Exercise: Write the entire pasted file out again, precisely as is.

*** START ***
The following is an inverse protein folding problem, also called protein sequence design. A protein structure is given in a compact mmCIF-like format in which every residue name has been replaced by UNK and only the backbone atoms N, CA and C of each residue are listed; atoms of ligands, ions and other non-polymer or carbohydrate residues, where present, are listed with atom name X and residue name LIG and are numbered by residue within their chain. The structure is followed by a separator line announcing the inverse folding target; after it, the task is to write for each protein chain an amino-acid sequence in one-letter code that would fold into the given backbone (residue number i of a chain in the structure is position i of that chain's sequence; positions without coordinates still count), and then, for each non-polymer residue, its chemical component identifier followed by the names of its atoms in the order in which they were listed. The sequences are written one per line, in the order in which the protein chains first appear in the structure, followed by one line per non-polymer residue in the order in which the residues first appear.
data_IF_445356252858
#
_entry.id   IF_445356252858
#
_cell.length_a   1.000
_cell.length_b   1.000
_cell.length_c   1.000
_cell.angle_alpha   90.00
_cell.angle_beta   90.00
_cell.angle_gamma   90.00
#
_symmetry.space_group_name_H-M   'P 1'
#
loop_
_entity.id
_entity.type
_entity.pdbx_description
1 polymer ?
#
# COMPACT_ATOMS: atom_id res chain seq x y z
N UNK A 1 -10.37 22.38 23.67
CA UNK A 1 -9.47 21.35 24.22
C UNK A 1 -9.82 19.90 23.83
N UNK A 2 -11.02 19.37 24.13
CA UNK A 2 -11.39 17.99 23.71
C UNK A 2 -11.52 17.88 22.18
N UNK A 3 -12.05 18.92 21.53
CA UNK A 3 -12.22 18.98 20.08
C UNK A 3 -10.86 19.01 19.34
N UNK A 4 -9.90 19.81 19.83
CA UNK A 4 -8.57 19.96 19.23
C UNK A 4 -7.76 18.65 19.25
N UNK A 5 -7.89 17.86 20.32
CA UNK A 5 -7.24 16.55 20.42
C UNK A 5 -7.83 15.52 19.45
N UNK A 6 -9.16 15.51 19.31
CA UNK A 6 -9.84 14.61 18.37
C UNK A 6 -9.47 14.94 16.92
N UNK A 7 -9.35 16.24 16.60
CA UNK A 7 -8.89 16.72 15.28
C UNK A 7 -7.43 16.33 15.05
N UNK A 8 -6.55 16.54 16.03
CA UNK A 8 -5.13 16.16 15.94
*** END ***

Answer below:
The following is an inverse protein folding problem, also called protein sequence design. A protein structure is given in a compact mmCIF-like format in which every residue name has been replaced by UNK and only the backbone atoms N, CA and C of each residue are listed; atoms of ligands, ions and other non-polymer or carbohydrate residues, where present, are listed with atom name X and residue name LIG and are numbered by residue within their chain. The structure is followed by a separator line announcing the inverse folding target; after it, the task is to write for each protein chain an amino-acid sequence in one-letter code that would fold into the given backbone (residue number i of a chain in the structure is position i of that chain's sequence; positions without coordinates still count), and then, for each non-polymer residue, its chemical component identifier followed by the names of its atoms in the order in which they were listed. The sequences are written one per line, in the order in which the protein chains first appear in the structure, followed by one line per non-polymer residue in the order in which the residues first appear.
data_IF_445356252858
#
_entry.id   IF_445356252858
#
_cell.length_a   1.000
_cell.length_b   1.000
_cell.length_c   1.000
_cell.angle_alpha   90.00
_cell.angle_beta   90.00
_cell.angle_gamma   90.00
#
_symmetry.space_group_name_H-M   'P 1'
#
loop_
_entity.id
_entity.type
_entity.pdbx_description
1 polymer ?
#
# COMPACT_ATOMS: atom_id res chain seq x y z
N UNK A 1 -10.37 22.38 23.67
CA UNK A 1 -9.47 21.35 24.22
C UNK A 1 -9.82 19.90 23.83
N UNK A 2 -11.02 19.37 24.13
CA UNK A 2 -11.39 17.99 23.71
C UNK A 2 -11.52 17.88 22.18
N UNK A 3 -12.05 18.92 21.53
CA UNK A 3 -12.22 18.98 20.08
C UNK A 3 -10.86 19.01 19.34
N UNK A 4 -9.90 19.81 19.83
CA UNK A 4 -8.57 19.96 19.23
C UNK A 4 -7.76 18.65 19.25
N UNK A 5 -7.89 17.86 20.32
CA UNK A 5 -7.24 16.55 20.42
C UNK A 5 -7.83 15.52 19.45
N UNK A 6 -9.16 15.51 19.31
CA UNK A 6 -9.84 14.61 18.37
C UNK A 6 -9.47 14.94 16.92
N UNK A 7 -9.35 16.24 16.60
CA UNK A 7 -8.89 16.72 15.28
C UNK A 7 -7.43 16.33 15.05
N UNK A 8 -6.55 16.54 16.03
CA UNK A 8 -5.13 16.16 15.94